Training manual July xps


What is Intellectual Property



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7.4 What is Intellectual Property
Intellectual property (IP) is an intangible form of property arising out of people’s creativity, ideas and inventions which may have valuable application in agriculture, industry or commerce. The concept of physical ownership of assets is well understood and laws exist to safeguard ownership of such property. In the case of intellectual property, rights can be obtained by the developers of the nonphysical assets, to acknowledge their ownership and to reward their efforts. As a form of property, IP has to be protected to ensure that the creator/inventor maintains the rights of exploitation. Protection of intellectual property rights (IPR) is a means to reward innovators and creators for their contribution to society through their industry and investment. This protection is, however, fora finite period of time – often
20 years. At the expiry of this period, the ownership of the IPR will return to the public domain whereby access to commercially exploit the IP will be open to anyone interested without having to obtain permission or make a payment for accessing the technology/process/information. Protection is intended to provide the necessary incentives for the generation of knowledge as well as to encourage the transfer of technology through self or third- party exploitation. Intellectual property has been described as a bundle of exclusive rights with exceptions and limitations granted by a legal process and normally conveyed through a certificate (except for copyrights and related rights. Creators of intellectual property can be individuals, groups or organisations upon whom IP rights are conferred. Consideration of IPR and developing IPR policies is a relatively new area in many
ACP universities and research stations. Ina meeting of university vice chancellors in
2002 in Kenya to develop IP policies many were initially sceptical. Many scientists connected IP to copyright and were unable to see its relevance to RD. Others


82 viewed the exercise as an attempt to control their IP. Tom Ogada, formerly head of Moi University’s Technology Transfer Office and now Director of the Kenya Industrial Research and Development Institute, indicated that a major cause for concern was the issue of delaying the publication of research results for the sake of patentability’. There was also concern voiced over questions of ownership, benefit distribution, conflict of interests and commitments. To overcome these challenges IP awareness exercises were held and debates organised. A number of ACP universities and research institutes are setting up IP offices and drafting institution IP policies.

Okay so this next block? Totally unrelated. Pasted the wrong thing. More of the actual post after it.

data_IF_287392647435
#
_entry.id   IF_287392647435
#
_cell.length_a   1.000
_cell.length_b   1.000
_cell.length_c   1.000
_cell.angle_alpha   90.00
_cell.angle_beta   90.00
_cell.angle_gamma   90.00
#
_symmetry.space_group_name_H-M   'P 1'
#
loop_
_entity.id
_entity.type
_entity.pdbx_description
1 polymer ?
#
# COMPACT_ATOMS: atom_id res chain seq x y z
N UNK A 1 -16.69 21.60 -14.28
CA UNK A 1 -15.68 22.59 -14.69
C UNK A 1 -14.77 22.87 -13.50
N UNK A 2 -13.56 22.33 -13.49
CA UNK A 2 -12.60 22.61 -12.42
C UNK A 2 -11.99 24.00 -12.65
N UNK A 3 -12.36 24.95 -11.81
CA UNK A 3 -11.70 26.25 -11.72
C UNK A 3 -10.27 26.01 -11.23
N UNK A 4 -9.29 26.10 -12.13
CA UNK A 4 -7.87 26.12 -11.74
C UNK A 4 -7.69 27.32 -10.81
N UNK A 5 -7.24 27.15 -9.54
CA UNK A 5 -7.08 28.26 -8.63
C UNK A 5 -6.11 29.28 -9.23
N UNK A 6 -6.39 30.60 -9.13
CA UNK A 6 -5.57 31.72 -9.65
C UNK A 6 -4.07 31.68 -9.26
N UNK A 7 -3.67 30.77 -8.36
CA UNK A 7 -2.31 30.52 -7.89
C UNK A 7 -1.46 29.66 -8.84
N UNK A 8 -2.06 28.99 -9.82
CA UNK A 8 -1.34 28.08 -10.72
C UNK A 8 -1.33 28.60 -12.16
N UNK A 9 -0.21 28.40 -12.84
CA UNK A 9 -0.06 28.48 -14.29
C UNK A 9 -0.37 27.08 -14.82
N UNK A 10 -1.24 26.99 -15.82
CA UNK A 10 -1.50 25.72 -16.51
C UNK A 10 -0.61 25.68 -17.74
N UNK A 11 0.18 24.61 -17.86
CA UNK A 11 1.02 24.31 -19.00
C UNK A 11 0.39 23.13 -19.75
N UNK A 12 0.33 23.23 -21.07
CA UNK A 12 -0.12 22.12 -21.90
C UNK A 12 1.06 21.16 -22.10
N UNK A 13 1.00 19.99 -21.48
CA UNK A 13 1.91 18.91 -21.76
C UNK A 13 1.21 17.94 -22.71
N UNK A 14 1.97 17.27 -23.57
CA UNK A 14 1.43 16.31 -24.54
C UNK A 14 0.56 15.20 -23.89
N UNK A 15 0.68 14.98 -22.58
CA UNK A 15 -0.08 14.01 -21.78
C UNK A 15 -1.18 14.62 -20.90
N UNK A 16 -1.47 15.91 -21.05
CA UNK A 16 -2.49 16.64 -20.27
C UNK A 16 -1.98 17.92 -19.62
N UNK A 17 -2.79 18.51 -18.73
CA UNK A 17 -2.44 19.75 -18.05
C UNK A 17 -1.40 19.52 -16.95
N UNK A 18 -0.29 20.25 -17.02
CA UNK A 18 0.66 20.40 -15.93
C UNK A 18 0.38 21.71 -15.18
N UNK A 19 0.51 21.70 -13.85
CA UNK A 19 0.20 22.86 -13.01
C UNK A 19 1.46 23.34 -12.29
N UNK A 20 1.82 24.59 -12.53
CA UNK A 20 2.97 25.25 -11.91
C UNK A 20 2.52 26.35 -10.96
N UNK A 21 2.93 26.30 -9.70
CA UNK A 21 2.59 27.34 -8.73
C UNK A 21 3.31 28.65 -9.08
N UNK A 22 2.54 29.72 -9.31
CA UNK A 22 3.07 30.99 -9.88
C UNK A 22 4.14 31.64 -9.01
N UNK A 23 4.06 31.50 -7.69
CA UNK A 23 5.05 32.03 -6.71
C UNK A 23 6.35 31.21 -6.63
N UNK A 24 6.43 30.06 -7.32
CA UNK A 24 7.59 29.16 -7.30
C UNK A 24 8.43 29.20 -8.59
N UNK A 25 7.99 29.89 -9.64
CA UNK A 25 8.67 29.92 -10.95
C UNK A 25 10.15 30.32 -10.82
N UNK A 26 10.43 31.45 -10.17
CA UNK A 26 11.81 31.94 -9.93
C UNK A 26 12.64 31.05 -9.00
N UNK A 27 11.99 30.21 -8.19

Manual contents
Acknowledgments
Introduction
Training objectives
Style and content of the training programme
Introduction to the trainers
Francis ouruma alacho
Professor satish chandra
Chitaku g. mucheleng’anga
Dr gregory robin
Professor keith tomlins
Course timetable
Module one writing research proposals
Value chain approaches
Table 2.1 concept note content
Expected results
Organisation
Other related
Why is it important to the scientific world – what
Practice makes perfect!!
Split into existing groups
Example of coding an interview script
Undertaking research in value chains
What is a value chain
Fieldwork exercise diagnosis of trc value chain research needs
Ideas for interview questions general
Table 5.1 criteria fora successful interviewer
Module two research methods
Informed consent
Table 7.1 selected patent applications by patent office, broken down by resident and
Source: wipo statistics database, january 2011
Module three capturing intellectual property rights
Table 8.1: summary of types of intellectual property and what they protect
Certification marks
Potato”. ab geographical indication (gi)
Plant breeders' rights (pbr)
Protection of new plant varieties
Exercise: who owns ip
Hawai’i taro patent controversy
Source: makerere university (2010) process map for to-be process – inv 1.1 protection-patenting.
Chapter ten building a community of practice
References/further reading
Research methods
Intellectual property rights
Appendix 1 understanding and using development terms
Stakeholders
Information on data
Quality assurance
Backup and security
Expected difficulties in data sharing
Preparation of data for sharing and archiving
Appendix 4 research funding bodies
African union research grant call
Bill & melinda gates foundation, usa
Gdn’s global research capacity building program on research
International foundation for science
Leverhulme-royal society africa award
Newton international fellowships scheme
Rockefeller foundation
Start (system for analysis research and training)
The africa/asia/latin america scholarly collaborative program
The cgiar research program on climate change, agriculture, and food
The food security center (fsc) university of hohenheim, germany
Third world academy of sciences
World bank – development marketplace
Appendix 5 check your proposal
It is important not to
Typical comments from evaluators of eu research proposals (corn, 2010)
Final advice from the eu/checklist
Appendix 6 course forms
Strongly agree
End of training evaluation form


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